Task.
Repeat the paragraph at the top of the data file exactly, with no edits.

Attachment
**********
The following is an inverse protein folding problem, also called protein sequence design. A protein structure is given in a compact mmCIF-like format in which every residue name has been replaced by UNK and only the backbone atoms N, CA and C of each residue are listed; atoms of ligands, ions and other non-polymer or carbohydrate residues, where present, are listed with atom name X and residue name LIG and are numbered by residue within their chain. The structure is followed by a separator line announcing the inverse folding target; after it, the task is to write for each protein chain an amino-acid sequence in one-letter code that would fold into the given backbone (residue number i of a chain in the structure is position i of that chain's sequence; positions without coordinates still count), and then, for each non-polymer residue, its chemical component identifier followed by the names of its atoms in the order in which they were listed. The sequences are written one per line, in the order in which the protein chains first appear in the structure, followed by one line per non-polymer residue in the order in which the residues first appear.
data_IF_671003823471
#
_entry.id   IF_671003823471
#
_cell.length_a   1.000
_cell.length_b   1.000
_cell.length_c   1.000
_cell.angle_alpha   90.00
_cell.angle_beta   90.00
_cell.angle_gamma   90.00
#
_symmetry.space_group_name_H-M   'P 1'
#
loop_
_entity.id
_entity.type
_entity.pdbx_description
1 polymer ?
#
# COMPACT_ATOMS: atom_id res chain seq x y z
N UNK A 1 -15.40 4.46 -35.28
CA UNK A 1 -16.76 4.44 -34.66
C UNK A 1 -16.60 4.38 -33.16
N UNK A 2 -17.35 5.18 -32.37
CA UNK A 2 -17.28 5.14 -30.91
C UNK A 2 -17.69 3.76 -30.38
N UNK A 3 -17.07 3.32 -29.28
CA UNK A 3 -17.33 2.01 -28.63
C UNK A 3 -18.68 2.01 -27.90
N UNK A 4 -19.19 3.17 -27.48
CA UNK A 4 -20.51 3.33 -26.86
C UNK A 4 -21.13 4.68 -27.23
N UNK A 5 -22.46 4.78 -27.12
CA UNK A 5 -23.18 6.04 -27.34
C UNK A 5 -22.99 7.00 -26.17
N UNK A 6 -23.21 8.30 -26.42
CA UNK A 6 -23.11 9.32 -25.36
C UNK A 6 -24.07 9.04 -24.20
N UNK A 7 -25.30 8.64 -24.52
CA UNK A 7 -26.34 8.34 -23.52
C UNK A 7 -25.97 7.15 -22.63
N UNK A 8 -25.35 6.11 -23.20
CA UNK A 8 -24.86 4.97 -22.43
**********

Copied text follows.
The following is an inverse protein folding problem, also called protein sequence design. A protein structure is given in a compact mmCIF-like format in which every residue name has been replaced by UNK and only the backbone atoms N, CA and C of each residue are listed; atoms of ligands, ions and other non-polymer or carbohydrate residues, where present, are listed with atom name X and residue name LIG and are numbered by residue within their chain. The structure is followed by a separator line announcing the inverse folding target; after it, the task is to write for each protein chain an amino-acid sequence in one-letter code that would fold into the given backbone (residue number i of a chain in the structure is position i of that chain's sequence; positions without coordinates still count), and then, for each non-polymer residue, its chemical component identifier followed by the names of its atoms in the order in which they were listed. The sequences are written one per line, in the order in which the protein chains first appear in the structure, followed by one line per non-polymer residue in the order in which the residues first appear.